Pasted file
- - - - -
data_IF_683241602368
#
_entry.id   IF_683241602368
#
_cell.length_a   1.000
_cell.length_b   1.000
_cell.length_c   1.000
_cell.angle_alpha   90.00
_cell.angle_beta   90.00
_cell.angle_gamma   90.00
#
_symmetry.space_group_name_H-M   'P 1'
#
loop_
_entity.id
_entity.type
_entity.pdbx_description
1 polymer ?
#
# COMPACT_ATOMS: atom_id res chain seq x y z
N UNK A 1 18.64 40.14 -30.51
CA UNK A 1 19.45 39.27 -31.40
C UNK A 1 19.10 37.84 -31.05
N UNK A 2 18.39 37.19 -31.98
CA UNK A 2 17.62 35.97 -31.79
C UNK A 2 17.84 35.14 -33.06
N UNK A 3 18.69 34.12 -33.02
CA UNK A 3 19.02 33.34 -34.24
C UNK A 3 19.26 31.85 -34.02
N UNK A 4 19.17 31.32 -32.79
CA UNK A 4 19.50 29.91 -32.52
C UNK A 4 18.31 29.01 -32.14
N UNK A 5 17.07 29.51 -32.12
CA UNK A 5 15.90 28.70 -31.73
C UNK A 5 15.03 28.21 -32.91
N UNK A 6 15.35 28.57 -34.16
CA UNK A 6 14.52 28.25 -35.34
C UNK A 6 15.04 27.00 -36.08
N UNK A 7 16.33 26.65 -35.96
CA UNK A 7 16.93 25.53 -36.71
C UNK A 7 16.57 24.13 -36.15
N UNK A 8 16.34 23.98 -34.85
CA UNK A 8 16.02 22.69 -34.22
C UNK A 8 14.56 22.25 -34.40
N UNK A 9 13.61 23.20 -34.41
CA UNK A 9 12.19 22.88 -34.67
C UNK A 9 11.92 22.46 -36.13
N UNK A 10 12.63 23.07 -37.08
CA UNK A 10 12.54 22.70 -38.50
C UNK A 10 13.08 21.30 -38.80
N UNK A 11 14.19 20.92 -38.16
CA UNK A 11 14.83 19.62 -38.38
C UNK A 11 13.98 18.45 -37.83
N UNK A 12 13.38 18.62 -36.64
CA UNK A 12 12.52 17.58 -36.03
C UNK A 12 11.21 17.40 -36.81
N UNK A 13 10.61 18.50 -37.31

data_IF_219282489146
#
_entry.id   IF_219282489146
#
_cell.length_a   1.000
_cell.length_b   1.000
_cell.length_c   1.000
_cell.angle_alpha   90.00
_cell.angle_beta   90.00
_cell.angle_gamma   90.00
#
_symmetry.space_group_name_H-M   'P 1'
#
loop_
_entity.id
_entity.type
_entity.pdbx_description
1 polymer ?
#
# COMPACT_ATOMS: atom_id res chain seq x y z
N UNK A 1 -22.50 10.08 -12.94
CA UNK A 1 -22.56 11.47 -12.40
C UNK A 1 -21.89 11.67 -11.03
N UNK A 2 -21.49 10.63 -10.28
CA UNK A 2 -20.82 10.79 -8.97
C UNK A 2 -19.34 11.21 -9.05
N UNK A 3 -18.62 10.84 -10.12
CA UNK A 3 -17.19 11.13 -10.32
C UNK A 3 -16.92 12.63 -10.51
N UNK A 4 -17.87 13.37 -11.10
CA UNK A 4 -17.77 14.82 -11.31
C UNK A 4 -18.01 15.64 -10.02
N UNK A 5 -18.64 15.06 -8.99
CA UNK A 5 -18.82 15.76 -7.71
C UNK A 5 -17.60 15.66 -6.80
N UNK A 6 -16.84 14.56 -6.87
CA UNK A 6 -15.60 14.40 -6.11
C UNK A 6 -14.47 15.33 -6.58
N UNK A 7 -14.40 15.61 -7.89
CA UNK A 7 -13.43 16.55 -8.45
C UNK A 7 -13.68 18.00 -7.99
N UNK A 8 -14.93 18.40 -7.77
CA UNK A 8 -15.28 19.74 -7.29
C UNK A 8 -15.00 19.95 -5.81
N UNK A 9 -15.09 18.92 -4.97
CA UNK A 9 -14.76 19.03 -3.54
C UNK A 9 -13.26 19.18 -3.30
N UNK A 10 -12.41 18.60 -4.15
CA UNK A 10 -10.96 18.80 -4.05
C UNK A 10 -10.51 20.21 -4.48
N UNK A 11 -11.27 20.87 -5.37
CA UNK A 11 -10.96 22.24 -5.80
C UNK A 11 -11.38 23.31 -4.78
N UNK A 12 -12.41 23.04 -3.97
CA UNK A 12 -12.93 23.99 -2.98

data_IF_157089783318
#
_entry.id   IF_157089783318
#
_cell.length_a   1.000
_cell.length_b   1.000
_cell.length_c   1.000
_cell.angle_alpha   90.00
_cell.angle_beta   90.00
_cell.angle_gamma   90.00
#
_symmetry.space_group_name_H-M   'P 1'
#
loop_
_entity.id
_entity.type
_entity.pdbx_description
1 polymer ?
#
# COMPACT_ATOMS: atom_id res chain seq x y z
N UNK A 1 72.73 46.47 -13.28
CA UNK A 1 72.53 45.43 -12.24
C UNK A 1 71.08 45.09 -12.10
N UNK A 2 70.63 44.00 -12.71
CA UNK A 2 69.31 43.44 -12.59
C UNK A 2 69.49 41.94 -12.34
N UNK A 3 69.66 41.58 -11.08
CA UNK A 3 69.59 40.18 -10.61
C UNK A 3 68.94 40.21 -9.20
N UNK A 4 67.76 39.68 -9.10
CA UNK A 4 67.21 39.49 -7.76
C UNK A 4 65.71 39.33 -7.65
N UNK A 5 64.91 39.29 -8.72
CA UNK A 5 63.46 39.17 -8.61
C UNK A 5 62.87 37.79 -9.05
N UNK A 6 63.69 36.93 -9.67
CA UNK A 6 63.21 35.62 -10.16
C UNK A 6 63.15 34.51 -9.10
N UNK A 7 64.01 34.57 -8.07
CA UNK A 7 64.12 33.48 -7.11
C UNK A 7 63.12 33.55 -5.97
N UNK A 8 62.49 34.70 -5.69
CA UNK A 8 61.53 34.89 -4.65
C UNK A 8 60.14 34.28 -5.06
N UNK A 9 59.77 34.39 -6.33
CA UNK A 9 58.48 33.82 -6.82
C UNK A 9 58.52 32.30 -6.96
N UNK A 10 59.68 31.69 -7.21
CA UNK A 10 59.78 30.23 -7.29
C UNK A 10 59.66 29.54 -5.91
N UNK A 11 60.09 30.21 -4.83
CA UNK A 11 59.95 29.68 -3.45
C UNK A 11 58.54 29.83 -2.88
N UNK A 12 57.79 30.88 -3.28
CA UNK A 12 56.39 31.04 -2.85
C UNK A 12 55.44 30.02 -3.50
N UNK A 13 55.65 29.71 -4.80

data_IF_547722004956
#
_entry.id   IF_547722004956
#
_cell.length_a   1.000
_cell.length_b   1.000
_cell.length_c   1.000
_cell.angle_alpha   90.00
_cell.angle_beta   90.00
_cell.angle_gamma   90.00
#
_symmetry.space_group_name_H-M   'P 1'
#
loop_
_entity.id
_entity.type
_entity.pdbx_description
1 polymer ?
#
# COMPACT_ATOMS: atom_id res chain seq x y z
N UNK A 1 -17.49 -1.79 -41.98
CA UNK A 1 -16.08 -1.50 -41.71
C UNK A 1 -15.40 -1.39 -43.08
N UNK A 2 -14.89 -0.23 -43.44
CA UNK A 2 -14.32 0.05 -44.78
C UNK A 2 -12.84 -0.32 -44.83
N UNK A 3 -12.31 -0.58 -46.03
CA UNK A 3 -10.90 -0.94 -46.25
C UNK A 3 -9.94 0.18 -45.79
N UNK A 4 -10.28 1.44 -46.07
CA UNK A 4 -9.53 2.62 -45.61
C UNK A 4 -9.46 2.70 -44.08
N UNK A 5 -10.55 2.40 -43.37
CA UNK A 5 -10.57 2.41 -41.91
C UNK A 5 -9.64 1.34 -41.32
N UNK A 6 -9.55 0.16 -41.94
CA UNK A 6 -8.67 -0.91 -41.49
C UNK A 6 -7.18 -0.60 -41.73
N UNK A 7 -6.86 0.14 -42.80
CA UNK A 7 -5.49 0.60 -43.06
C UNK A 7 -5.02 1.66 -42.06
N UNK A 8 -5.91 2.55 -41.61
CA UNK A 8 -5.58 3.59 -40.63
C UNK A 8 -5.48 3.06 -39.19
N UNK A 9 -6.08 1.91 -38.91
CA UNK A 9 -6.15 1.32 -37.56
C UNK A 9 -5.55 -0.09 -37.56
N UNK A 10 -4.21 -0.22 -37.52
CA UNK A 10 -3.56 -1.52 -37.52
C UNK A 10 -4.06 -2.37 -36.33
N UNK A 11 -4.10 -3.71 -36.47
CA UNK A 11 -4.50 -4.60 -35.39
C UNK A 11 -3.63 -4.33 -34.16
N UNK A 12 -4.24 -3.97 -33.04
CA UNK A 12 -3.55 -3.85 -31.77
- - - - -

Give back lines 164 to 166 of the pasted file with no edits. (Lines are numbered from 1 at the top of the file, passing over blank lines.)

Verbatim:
CA UNK A 11 59.95 29.68 -3.45
C UNK A 11 58.54 29.83 -2.88
N UNK A 12 57.79 30.88 -3.28